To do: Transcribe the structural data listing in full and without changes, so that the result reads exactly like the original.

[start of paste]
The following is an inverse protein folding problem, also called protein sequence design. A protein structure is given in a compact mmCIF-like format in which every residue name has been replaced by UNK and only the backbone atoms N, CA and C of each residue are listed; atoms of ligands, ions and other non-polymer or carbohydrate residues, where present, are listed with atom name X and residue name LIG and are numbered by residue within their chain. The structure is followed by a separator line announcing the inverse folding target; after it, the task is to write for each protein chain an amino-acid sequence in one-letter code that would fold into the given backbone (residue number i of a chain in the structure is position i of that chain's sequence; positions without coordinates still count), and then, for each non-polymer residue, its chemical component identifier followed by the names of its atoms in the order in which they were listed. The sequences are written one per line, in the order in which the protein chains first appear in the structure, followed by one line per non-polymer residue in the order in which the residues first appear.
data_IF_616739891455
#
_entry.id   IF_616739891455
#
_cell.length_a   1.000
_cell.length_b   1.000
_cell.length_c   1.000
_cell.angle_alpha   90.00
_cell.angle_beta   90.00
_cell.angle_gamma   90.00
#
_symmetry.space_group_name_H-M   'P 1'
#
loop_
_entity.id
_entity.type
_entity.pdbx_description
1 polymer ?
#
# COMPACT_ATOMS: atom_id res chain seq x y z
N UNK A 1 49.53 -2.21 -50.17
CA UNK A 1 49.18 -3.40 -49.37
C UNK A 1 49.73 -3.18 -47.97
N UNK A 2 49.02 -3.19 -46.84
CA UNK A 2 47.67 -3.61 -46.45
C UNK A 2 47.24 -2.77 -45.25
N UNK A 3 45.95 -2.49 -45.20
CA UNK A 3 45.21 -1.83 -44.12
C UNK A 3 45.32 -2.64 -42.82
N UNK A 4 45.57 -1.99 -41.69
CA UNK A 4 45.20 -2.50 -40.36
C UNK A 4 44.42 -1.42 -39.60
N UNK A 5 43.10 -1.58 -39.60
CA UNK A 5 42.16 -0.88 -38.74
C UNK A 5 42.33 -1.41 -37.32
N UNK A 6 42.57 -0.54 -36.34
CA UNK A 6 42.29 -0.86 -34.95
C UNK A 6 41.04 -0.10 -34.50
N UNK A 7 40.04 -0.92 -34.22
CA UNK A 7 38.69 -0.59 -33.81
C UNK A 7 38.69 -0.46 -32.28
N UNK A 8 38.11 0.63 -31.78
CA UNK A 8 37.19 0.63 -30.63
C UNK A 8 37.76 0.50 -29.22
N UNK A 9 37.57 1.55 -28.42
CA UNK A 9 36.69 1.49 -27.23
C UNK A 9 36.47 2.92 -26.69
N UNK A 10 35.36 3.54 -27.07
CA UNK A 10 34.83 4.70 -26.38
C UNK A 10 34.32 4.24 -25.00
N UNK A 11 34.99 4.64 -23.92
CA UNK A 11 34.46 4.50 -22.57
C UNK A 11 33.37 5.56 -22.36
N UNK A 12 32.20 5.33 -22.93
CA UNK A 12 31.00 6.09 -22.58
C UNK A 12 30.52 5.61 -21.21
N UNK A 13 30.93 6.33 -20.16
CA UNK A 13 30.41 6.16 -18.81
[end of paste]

The following is an inverse protein folding problem, also called protein sequence design. A protein structure is given in a compact mmCIF-like format in which every residue name has been replaced by UNK and only the backbone atoms N, CA and C of each residue are listed; atoms of ligands, ions and other non-polymer or carbohydrate residues, where present, are listed with atom name X and residue name LIG and are numbered by residue within their chain. The structure is followed by a separator line announcing the inverse folding target; after it, the task is to write for each protein chain an amino-acid sequence in one-letter code that would fold into the given backbone (residue number i of a chain in the structure is position i of that chain's sequence; positions without coordinates still count), and then, for each non-polymer residue, its chemical component identifier followed by the names of its atoms in the order in which they were listed. The sequences are written one per line, in the order in which the protein chains first appear in the structure, followed by one line per non-polymer residue in the order in which the residues first appear.
data_IF_616739891455
#
_entry.id   IF_616739891455
#
_cell.length_a   1.000
_cell.length_b   1.000
_cell.length_c   1.000
_cell.angle_alpha   90.00
_cell.angle_beta   90.00
_cell.angle_gamma   90.00
#
_symmetry.space_group_name_H-M   'P 1'
#
loop_
_entity.id
_entity.type
_entity.pdbx_description
1 polymer ?
#
# COMPACT_ATOMS: atom_id res chain seq x y z
N UNK A 1 49.53 -2.21 -50.17
CA UNK A 1 49.18 -3.40 -49.37
C UNK A 1 49.73 -3.18 -47.97
N UNK A 2 49.02 -3.19 -46.84
CA UNK A 2 47.67 -3.61 -46.45
C UNK A 2 47.24 -2.77 -45.25
N UNK A 3 45.95 -2.49 -45.20
CA UNK A 3 45.21 -1.83 -44.12
C UNK A 3 45.32 -2.64 -42.82
N UNK A 4 45.57 -1.99 -41.69
CA UNK A 4 45.20 -2.50 -40.36
C UNK A 4 44.42 -1.42 -39.60
N UNK A 5 43.10 -1.58 -39.60
CA UNK A 5 42.16 -0.88 -38.74
C UNK A 5 42.33 -1.41 -37.32
N UNK A 6 42.57 -0.54 -36.34
CA UNK A 6 42.29 -0.86 -34.95
C UNK A 6 41.04 -0.10 -34.50
N UNK A 7 40.04 -0.92 -34.22
CA UNK A 7 38.69 -0.59 -33.81
C UNK A 7 38.69 -0.46 -32.28
N UNK A 8 38.11 0.63 -31.78
CA UNK A 8 37.19 0.63 -30.63
C UNK A 8 37.76 0.50 -29.22
N UNK A 9 37.57 1.55 -28.42
CA UNK A 9 36.69 1.49 -27.23
C UNK A 9 36.47 2.92 -26.69
N UNK A 10 35.36 3.54 -27.07
CA UNK A 10 34.83 4.70 -26.38
C UNK A 10 34.32 4.24 -25.00
N UNK A 11 34.99 4.64 -23.92
CA UNK A 11 34.46 4.50 -22.57
C UNK A 11 33.37 5.56 -22.36
N UNK A 12 32.20 5.33 -22.93
CA UNK A 12 31.00 6.09 -22.58
C UNK A 12 30.52 5.61 -21.21
N UNK A 13 30.93 6.33 -20.16
CA UNK A 13 30.41 6.16 -18.81